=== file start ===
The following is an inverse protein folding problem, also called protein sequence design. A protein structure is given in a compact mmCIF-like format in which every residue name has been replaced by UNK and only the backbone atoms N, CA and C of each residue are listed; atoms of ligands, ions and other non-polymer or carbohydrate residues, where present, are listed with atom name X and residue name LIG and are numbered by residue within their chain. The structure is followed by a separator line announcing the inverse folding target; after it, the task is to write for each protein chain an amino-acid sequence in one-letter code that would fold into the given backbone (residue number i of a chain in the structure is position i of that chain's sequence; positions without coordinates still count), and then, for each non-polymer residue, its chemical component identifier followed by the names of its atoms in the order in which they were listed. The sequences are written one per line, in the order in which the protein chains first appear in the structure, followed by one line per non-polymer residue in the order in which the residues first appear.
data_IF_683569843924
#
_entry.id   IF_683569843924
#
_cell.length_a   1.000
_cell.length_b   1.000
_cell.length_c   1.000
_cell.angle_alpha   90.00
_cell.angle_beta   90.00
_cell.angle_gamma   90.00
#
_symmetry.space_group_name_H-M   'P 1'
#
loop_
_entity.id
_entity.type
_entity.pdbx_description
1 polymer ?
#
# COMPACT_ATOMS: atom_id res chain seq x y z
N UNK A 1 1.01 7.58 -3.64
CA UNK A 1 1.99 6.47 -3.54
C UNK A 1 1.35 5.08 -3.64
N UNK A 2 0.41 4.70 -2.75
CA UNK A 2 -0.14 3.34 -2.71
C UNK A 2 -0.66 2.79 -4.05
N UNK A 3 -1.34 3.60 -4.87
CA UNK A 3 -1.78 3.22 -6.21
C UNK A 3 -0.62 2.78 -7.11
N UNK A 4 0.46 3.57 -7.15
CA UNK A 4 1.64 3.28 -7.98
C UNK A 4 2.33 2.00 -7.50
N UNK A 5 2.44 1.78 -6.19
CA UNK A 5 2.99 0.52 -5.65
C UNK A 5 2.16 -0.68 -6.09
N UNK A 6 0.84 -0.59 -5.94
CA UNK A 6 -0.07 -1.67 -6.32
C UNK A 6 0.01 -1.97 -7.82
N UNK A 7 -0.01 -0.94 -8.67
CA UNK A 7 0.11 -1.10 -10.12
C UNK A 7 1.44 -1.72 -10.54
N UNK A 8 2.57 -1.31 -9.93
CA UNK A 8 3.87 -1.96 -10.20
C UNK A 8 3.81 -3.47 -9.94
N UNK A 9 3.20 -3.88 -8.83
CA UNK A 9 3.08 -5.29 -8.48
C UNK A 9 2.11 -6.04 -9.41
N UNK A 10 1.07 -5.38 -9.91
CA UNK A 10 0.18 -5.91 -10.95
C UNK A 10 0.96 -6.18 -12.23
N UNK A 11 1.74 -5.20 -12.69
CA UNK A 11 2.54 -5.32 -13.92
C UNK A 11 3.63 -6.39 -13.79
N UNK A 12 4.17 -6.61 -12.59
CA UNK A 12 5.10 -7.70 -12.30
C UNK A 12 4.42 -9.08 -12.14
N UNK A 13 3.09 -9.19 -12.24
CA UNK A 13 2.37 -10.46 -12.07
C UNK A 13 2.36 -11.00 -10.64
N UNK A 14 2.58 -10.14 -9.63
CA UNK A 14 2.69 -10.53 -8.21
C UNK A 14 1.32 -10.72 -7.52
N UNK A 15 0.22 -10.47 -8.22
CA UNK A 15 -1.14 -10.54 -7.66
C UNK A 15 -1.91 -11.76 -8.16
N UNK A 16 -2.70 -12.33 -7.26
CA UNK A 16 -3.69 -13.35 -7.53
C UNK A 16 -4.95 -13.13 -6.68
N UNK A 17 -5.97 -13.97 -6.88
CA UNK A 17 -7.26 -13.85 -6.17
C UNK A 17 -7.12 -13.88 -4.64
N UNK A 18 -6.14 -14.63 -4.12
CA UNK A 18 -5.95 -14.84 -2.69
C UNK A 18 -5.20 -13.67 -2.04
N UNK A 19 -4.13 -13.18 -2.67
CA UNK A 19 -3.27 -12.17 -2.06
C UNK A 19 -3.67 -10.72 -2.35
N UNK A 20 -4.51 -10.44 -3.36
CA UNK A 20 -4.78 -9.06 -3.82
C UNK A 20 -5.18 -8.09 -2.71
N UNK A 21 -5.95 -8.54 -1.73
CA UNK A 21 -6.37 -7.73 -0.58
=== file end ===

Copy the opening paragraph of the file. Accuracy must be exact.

The following is an inverse protein folding problem, also called protein sequence design. A protein structure is given in a compact mmCIF-like format in which every residue name has been replaced by UNK and only the backbone atoms N, CA and C of each residue are listed; atoms of ligands, ions and other non-polymer or carbohydrate residues, where present, are listed with atom name X and residue name LIG and are numbered by residue within their chain. The structure is followed by a separator line announcing the inverse folding target; after it, the task is to write for each protein chain an amino-acid sequence in one-letter code that would fold into the given backbone (residue number i of a chain in the structure is position i of that chain's sequence; positions without coordinates still count), and then, for each non-polymer residue, its chemical component identifier followed by the names of its atoms in the order in which they were listed. The sequences are written one per line, in the order in which the protein chains first appear in the structure, followed by one line per non-polymer residue in the order in which the residues first appear.